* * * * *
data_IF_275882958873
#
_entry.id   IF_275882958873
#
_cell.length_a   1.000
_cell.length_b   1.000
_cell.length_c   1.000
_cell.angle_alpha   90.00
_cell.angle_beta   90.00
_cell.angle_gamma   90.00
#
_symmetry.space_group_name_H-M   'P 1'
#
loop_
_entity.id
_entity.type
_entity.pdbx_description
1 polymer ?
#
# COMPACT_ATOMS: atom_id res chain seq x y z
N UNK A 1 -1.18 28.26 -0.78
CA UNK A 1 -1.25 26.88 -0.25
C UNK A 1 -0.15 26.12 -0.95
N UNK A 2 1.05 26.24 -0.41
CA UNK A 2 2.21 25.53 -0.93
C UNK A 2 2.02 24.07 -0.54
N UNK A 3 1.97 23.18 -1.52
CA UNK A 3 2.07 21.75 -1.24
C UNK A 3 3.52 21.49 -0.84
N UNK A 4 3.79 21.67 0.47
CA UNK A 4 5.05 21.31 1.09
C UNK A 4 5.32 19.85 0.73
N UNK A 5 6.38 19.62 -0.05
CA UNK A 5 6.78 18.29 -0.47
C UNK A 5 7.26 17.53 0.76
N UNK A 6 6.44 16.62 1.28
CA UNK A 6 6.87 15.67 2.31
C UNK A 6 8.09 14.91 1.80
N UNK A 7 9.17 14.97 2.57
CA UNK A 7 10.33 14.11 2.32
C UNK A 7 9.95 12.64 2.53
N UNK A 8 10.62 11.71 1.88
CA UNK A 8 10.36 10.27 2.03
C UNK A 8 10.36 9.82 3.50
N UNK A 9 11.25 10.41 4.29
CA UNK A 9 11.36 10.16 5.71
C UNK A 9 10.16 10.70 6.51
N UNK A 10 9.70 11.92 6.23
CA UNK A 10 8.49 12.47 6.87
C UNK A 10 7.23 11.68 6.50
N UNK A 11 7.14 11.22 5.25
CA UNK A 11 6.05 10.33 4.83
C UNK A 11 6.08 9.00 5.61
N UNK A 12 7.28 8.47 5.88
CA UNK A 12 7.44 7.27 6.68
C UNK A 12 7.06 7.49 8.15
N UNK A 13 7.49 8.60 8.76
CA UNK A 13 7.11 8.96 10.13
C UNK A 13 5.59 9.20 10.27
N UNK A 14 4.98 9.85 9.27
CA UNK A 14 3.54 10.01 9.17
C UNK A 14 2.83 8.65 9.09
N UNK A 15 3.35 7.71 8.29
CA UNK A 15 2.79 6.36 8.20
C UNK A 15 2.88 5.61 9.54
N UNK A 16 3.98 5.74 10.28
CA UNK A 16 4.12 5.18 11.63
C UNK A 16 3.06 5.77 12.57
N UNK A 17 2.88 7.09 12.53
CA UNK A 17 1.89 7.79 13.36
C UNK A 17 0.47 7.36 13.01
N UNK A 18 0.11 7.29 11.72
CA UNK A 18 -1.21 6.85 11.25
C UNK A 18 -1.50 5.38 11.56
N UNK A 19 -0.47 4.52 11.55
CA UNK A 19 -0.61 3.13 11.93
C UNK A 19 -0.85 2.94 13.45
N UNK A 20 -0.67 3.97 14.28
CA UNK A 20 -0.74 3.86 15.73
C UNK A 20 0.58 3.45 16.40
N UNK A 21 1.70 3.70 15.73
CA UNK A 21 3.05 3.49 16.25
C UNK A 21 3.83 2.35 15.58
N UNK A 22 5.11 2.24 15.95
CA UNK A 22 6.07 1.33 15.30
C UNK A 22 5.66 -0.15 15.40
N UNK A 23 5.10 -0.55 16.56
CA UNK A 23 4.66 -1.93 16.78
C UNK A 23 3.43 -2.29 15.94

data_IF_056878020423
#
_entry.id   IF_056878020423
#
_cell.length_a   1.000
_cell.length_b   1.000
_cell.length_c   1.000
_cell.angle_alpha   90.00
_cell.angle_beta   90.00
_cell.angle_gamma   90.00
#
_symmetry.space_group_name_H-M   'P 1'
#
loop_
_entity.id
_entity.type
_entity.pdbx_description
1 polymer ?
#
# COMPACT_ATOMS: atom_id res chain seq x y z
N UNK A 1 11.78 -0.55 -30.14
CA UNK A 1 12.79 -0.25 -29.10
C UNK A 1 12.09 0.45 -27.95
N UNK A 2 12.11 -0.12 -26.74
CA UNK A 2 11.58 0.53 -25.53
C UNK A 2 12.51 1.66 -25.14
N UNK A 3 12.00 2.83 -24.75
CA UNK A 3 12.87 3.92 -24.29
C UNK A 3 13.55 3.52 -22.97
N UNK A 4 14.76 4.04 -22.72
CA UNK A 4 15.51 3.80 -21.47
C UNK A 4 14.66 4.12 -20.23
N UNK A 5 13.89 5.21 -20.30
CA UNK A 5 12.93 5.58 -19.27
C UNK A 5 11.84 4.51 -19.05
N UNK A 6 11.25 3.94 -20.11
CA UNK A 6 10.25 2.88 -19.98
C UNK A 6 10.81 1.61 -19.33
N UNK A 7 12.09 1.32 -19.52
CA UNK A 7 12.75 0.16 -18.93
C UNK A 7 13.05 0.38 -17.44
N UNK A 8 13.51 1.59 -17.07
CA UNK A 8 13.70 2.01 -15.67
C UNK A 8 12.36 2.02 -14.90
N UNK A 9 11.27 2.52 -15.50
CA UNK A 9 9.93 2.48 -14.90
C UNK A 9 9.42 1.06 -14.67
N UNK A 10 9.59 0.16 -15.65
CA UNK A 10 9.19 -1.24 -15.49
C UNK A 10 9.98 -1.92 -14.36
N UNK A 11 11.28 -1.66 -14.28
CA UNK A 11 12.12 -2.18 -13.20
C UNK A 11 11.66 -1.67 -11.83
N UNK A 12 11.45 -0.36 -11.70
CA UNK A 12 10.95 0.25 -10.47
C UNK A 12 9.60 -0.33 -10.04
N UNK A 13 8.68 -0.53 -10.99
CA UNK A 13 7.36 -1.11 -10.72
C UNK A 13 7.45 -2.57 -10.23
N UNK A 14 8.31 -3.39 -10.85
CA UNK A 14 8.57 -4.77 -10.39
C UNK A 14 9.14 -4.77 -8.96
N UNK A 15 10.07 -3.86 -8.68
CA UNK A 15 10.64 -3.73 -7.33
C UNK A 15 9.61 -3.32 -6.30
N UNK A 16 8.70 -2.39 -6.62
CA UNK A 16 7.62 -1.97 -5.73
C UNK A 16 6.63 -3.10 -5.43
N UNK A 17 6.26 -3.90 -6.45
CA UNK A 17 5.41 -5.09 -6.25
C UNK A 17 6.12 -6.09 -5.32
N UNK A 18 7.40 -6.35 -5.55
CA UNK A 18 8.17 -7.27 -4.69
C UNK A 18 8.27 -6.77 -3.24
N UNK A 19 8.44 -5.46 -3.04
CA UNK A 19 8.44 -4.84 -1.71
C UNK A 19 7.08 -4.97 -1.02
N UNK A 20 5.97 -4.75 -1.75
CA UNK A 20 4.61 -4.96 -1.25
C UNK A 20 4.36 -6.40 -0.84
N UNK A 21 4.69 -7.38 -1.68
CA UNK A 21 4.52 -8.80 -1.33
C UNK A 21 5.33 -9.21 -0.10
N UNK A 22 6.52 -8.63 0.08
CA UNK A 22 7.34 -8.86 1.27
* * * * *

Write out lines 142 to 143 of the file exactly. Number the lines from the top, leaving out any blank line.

C UNK A 11 11.66 -1.67 -11.83
N UNK A 12 11.45 -0.36 -11.70